Wednesday, March 28, 2007

La vie au camp de Aida- charlot s'invite

(c) Anne Paq/
samedi 24 mars, projection au camp de Aida/ Projection of Charly Chaplin's movie Modern Times at Al-Rowwad, Aida Refugee camp

Samedi 24 mars ;

Au camp de Aida, au centre Al-Rowwad, nous avons commencé à faire des projections régulières dans le cadre du nouveau programme Images for life.

Pascale, une cinéaste française nous a fait un beau cadeau en nous amenant l’eternel et indémodable Les Temps modernes de Charlie Chaplin. J’imagine deja charlot passer un checkpoint, offrir une petite fleur aux soldats, se melanger les pattes et atterir dans la machine à rayon X…

Seance annoncée à 16h, mais evidemment tout le monde arrive en retard. les tapis de moquette ont été deployés pour faire asseoir les petits devant, et un drap a été placésur le mur en guise d’écran. Apres une presentation du film ; nous eteignons la lumiere et la magie opère. Les premiers eclats de rire sont un regal et s’enchaîne. Les enfants continuent à arriver, au plus fort, nous etions une bonne centaine. Un peu de douceur dans ce monde de brutes. Apres la projection, petite discussion avec les jeunes. Ils sont encore sous le charme, nous aussi.

Sunday, March 25, 2007

from Tel Aviv to Um salamoneh

Samedi 24 mars

Drole de journée de vendredi, en passant de Tel aviv, la plage ; à une manifestation contre le Mur à Um Salamoneh. A une centaine de kilometres différentes réalités, inextricablement liées. A Um Salamoneh, les terres disparaissent derriere le Mur. En signe de protestation, les habitants vont prier dignement devant la construction du Mur, théâtre d’une pièce tragique qui se joue quotidiennement partout en Palestine. Sur la plage, rien ne paraît. Les Palestiniens ne sont pas jetés à la mer mais étouffés petit à petit. Est-ce un sort plus enviable ?

What a strange Friday….I went through Tel Aviv, the beach to a demonstration in the West Bank village of Um Salamoneh. Both are only 100 kilometers away but it always feels like there are different planets, or rather two different realities, inextricably linked. In Um Salamoneh; the lands of the Palestinians are disappearing under and behind the construction of the Wall. To protest; the inhabitants of the surrounded villages go to pray in front of the Wall and the settlement. With dignity. It seems that the same tragic play is playing over and over in Palestine. On the beach, nothing appears. The Palestinians are not thrown to the sea but asphyxiate slowly but surely. is it better?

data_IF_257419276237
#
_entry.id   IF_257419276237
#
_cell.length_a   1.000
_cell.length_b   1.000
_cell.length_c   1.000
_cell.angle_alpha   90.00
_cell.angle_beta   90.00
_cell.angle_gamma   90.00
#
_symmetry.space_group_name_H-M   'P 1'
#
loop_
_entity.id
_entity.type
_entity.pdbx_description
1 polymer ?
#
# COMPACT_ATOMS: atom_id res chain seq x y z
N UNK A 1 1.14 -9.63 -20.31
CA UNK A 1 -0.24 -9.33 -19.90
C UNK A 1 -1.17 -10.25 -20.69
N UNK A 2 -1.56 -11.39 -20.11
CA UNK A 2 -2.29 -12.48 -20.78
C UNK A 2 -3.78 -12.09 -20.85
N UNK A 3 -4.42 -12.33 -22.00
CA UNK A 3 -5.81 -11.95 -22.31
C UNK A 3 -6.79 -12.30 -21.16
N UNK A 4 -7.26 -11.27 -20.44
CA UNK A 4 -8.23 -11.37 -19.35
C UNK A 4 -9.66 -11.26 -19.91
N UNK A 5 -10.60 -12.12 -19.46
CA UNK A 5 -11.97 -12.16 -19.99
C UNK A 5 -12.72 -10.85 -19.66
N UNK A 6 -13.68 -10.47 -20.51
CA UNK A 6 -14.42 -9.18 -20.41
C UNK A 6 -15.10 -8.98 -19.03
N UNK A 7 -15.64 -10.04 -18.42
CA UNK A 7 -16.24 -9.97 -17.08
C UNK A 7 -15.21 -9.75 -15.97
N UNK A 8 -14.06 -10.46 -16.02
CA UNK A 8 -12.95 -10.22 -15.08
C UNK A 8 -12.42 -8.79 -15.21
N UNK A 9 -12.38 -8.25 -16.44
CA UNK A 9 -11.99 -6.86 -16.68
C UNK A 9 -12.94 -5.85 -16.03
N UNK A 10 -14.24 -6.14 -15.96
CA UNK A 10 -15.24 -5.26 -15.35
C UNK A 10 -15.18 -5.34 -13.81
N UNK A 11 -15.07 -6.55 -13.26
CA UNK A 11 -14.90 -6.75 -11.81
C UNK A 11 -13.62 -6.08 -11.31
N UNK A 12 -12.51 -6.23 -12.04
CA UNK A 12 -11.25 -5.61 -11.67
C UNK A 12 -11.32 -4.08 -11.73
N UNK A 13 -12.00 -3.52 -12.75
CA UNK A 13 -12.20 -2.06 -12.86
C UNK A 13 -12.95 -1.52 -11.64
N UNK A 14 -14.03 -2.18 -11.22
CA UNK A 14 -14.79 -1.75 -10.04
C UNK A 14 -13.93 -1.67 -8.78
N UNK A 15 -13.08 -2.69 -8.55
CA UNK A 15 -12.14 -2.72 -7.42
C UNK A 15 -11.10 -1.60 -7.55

Saturday, March 24, 2007

Bikes vs.Bombs- the army stopped a peaceful bikeride

Bikes vs. Bombs

March 23rd, 2007 | Posted in Press Releases, Journals, Ramallah Region, Jericho Region

Bikes vs. Bombs
by Martinez

It started out to be a magnificent afternoon here in Ramallah.

Being an avid bicyclist back home in Pittsburgh and San Francisco,

biking against oil wars, my eyes lit up like a small child

in a sparkling candy store when I read the following announcement:

“The East Jerusalem-YMCA’s “Youth to Youth Initiative” is organizing

the Palestine International Bike Race, aimed at promoting peace and tolerance

among ethnic, religious and national groups in the region.

The idea stemmed from the increasing need to stop violating human rights

and lift the movement restrictions and blocks

which prevent the Palestinians to move freely.

Participants from the Palestinian Territories, Israel and

different international identities will join the event.”

The race was projected to be the longest international sport event

to protest against human rights violations, Israeli checkpoints,

and restrictions on freedom of movement.

Ashrav and I arrived at the Playground in Al Bireh around 8:45 am

to see 350 bicyclists ready to put the fun

between their legs and pedal the 30-some downhill miles to Jericho, near the Dead Sea.

Ash and I registered, received our numbers (191 and 192 respectively),

put on the YMCA issued T-shirts,

and chose from hundreds of bikes before lining up for blast-off.

There were many nationalities represented.

Hundreds of Palestinians, thirty or so Israelis, Danish, American, Spanish, Canadian,

all coming together in the intellectual center of Palestine to bike in solidarity

against Israel’s current system of Apartheid.

My heart was pounding and I may have been sporting a slight grin

as I rounded the corner, 30 bikers from the frontlines.

Palestinian police did their best to keep traffic to the side.

They couldn’t help the fact that the track on which we were racing is littered with ditches.

(I refrain from using the word “potholes” where, in Pittsburgh,

though they are many, they are no where in comparison to the holes on this road).

“Why,” do you ask, “is this specific road so battered?”

The road is disheveled because the Israeli government will not allow

Palestinian construction workers maintain this road.

Although this road is in Ramallah (in the West Bank),

the Israeli government considers it part of the Jerusalem municipality

and, thus, part of Israel…

So, dodging the potholes, I made my way past the atrocious Qalandya checkpoint.

This checkpoint is one of the biggest in the West Bank.

Built by the Israeli army, the Machsom (in Hebrew), looks more

like a fortress styled terminal, equipped with an 8-meter high wall,

sniper towers, and is manned and womanned by Israeli soldiers,

24 hours a day, seven days a week.

The Machsom separates Palestinian towns from Palestinian villages,